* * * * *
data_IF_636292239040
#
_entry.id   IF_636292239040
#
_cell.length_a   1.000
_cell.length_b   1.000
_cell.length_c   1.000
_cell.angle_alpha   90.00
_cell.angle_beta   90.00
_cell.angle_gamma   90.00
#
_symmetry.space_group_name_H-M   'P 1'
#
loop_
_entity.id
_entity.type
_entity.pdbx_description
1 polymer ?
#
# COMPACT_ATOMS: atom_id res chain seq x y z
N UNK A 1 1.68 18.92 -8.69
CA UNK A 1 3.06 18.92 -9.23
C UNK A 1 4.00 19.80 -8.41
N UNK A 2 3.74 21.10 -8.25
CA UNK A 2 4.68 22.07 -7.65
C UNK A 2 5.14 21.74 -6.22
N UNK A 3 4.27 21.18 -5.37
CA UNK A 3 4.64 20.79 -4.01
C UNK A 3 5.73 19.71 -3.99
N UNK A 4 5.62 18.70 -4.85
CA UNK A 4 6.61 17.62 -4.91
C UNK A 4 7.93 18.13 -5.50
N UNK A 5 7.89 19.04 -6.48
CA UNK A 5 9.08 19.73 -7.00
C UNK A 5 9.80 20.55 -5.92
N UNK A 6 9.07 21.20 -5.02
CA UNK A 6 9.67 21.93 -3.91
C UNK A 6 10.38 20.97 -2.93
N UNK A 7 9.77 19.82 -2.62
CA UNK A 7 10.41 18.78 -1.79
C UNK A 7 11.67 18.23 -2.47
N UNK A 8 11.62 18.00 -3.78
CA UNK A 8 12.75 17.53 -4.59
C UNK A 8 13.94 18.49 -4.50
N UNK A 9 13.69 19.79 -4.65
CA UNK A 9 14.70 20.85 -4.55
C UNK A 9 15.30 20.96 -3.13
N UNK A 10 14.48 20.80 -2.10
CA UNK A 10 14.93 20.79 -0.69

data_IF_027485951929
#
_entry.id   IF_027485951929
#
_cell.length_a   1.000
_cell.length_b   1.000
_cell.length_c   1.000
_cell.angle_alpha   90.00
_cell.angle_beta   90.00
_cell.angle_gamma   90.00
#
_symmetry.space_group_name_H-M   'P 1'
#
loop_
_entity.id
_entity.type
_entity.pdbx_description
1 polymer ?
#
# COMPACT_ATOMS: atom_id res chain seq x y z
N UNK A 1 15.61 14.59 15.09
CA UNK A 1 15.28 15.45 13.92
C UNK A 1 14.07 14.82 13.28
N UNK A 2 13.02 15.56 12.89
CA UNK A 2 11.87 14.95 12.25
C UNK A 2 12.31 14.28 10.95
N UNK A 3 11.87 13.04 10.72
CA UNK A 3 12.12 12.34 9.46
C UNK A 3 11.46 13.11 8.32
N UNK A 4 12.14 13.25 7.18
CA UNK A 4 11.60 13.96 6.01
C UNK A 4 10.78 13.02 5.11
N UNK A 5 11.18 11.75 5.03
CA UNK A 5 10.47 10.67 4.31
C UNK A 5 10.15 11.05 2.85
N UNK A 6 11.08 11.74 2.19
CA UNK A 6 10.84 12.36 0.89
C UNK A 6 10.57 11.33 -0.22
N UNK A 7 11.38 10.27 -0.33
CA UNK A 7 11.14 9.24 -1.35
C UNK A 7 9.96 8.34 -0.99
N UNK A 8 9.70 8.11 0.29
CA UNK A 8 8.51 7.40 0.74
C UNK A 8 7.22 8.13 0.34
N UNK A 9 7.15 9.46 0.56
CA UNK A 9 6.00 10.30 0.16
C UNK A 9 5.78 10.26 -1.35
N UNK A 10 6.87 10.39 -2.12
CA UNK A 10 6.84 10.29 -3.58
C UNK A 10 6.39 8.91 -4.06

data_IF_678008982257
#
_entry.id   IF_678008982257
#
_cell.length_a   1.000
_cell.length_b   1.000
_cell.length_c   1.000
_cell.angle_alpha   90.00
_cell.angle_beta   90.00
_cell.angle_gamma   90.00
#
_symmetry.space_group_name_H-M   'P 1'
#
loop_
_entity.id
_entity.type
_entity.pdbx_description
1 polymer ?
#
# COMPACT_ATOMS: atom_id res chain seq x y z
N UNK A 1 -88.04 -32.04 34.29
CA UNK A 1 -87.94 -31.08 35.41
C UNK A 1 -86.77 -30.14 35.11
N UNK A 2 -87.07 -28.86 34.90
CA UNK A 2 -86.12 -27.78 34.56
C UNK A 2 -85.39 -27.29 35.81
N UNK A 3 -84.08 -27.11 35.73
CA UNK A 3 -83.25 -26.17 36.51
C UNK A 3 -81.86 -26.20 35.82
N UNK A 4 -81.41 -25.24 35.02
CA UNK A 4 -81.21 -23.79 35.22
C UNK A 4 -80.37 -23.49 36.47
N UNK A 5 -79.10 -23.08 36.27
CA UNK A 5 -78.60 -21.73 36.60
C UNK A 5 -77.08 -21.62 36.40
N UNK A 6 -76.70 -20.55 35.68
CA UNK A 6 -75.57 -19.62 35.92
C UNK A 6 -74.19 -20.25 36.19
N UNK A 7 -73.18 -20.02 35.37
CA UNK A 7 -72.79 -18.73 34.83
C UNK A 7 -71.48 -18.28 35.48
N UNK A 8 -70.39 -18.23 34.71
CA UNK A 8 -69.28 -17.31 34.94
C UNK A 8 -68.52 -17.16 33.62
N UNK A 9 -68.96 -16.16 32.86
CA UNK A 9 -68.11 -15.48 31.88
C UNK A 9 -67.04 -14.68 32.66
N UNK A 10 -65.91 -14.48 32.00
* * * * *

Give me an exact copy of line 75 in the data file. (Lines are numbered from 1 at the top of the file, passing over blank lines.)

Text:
C UNK A 2 12.31 14.28 10.95